Tips and Tricks
Room Climate Control
Temperature and Humidity settings are crucial for optimum plant growth and health, flowering yields and nutrient uptake!
Temperature & Humidity Adjustment Cheat Sheet
Dehumidifier – Slightly raises temperature, dramatically lowers humidity
Space Heater – Raises temperature, lowers humidity
Reverse cycle air conditioner – Lowers temperature, lowers humidity
Evaporative Cooler – Lowers temperature, dramatically raises humidity
Humidifier – Raises temperature (somewhat), raises humidity
Plants growing in the vegetative stage like it warmer (28-32°C), they love heat as long as they have a humidity of approximately 60 to 70%. When plants are small they don’t produce much humidity within a grow room or greenhouse, to offset this until plants get larger an evaporative air conditioner or humidifier is recommended and/ or reduced outlet fan strength. As plants get larger they produce a lot more humidity, increasing outlet fan strength is recommended to be able to lower the humidity.
Plants In the flowering stage love a cooler climate (25-27°C), this ensures that the plants can perform at their optimum, heat will stress your plants out, they start just trying to survive instead of thriving. Heat can open the flowers up and cause regrowth of leaf, this is definitely something to avoid, cooler temperatures in the flowering stage helps to produce tighter compacted bunching of flowers and the highest oil production.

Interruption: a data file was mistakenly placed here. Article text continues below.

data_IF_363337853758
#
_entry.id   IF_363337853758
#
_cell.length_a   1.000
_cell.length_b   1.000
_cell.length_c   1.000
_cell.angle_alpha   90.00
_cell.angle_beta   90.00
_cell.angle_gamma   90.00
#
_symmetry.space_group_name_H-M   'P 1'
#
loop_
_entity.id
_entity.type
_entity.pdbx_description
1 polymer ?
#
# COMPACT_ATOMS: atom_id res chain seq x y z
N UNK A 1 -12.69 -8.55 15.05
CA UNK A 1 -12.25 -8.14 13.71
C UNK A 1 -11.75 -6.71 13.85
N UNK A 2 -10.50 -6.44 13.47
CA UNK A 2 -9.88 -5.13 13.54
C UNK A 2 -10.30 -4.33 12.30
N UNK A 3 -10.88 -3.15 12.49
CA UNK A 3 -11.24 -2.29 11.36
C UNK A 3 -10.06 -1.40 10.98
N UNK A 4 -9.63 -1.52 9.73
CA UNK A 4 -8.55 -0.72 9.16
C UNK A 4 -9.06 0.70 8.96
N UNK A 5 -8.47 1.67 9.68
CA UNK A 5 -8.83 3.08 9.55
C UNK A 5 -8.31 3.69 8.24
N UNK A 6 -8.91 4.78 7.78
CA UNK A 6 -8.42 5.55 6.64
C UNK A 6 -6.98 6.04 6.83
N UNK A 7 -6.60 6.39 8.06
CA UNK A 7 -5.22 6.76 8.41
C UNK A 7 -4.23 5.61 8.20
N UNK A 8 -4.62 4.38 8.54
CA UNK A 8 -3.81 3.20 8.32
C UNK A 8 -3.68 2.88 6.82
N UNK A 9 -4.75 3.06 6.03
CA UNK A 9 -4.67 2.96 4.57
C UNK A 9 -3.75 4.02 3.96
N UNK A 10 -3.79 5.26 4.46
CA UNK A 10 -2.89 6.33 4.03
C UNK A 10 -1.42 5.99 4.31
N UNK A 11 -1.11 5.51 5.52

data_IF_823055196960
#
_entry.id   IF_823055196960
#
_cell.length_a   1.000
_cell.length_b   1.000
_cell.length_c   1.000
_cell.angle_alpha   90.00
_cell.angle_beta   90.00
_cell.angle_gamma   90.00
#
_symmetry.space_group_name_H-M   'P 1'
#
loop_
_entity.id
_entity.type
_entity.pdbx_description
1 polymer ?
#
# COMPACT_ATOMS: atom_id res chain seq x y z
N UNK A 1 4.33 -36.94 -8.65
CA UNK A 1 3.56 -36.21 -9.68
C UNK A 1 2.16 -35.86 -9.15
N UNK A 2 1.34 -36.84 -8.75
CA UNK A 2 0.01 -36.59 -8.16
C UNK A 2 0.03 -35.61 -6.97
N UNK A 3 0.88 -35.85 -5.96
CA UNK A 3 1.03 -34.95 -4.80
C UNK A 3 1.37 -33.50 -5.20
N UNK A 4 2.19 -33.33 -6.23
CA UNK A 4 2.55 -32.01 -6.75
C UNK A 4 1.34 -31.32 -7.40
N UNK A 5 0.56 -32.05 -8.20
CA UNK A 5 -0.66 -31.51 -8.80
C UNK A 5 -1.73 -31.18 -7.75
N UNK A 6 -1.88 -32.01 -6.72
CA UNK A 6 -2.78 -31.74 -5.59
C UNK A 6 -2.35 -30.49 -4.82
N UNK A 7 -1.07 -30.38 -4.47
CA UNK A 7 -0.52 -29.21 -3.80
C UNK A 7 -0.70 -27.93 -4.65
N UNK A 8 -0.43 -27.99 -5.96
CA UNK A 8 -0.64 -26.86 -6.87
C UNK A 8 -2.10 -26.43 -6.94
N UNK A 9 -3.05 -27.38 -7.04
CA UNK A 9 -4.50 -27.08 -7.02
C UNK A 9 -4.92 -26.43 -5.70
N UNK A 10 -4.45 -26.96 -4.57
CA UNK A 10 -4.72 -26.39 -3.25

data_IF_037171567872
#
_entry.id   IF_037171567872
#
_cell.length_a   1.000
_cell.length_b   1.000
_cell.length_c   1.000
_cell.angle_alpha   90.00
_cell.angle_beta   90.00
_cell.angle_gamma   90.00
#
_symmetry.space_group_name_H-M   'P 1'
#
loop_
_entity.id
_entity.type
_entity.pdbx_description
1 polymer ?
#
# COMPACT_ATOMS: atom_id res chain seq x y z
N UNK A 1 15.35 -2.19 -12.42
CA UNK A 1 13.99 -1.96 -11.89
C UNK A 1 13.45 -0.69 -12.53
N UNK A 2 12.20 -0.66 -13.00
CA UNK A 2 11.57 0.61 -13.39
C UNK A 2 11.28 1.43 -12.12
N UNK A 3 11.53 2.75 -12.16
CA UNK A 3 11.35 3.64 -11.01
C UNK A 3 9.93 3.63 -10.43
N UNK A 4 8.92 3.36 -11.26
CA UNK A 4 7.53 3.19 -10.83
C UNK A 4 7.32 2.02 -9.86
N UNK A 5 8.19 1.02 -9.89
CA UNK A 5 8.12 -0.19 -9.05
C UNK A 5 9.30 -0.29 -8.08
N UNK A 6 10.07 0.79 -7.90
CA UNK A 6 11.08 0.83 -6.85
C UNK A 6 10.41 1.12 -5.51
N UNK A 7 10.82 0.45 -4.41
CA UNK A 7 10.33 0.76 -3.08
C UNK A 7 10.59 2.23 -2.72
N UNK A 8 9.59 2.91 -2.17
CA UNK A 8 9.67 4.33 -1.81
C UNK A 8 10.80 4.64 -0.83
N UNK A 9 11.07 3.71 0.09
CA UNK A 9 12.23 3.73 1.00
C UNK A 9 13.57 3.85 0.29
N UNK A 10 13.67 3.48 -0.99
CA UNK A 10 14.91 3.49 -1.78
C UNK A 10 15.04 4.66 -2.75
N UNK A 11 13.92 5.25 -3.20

All ways keep in mind micro-climates e.g. The temperature at the wall where your temperature gauge is may have a different temperature compared to a foot below a globe that’s on, or the side of a room compared to the middle of a room. An (8°C) cooler dark period is optimal in the grow and flowering stage, a 40-50% humidity is recommended as bud rot in large flowers is a common and an expensive problem to experience along with the accompanying emotional and financial turmoil.
Colder temps will slow and stunt growth, temps lower than (15°C) can disrupt plant metabolism and growth, freezing temperatures will shock or possibly kill plants. Some plants continue growing in the cold without obvious signs of stress, but they often don’t yield as well, purple stems and slow growth are primary signs.
Too Low (Cold) Temps
In some climates such as in Australia it can be an advantage to operate the lights at night and have the dark period during the day, this makes it easier to control heating and cooling. Oil heaters run on timers can be used in the dark period to get the room to approximately 20° in the dark period, ensuring that the heater turns off when lights come on.
Too High (Hot) Temps
High temperatures will cause plants to suffer and become stressed, firstly too hot can cause burning of the foliage as the plant can’t keep up with respiration and there’s a risk of under watering, in this case plants will use more water from the medium and leave behind extra salt which will build up adding to the burn. Too hot in the grow period can be advantages for genetically bushier strains as it causes the plant to stretch (60-70% humidity), this can be done on purpose along with raising the lights as the plants stretch for the light. In the flowering stage heat is disastrous and must be avoided.
Please note temps above (27°C) in the flowering stage will harm flower growth and may cause them to become airy and loose with regrowth of leaf, this must be avoided, tightly compacted flowers are the desired outcome, a simple way to remember is that heat expands and cold contracts. The heat can also reduce the quality of the crop as oil production is lowered.
Maintaining climate control for your grow room is one of the most crucial aspects of growing and is essential to maximise your ISN nutrient system.
Too much heat can lead to many problems, including spider mites, white powdery mildew (especially if it gets humid, too), root rot, nutrient burn (from increased water transpiration), reduced nutrient uptake, wilting due to root oxygen deprivation.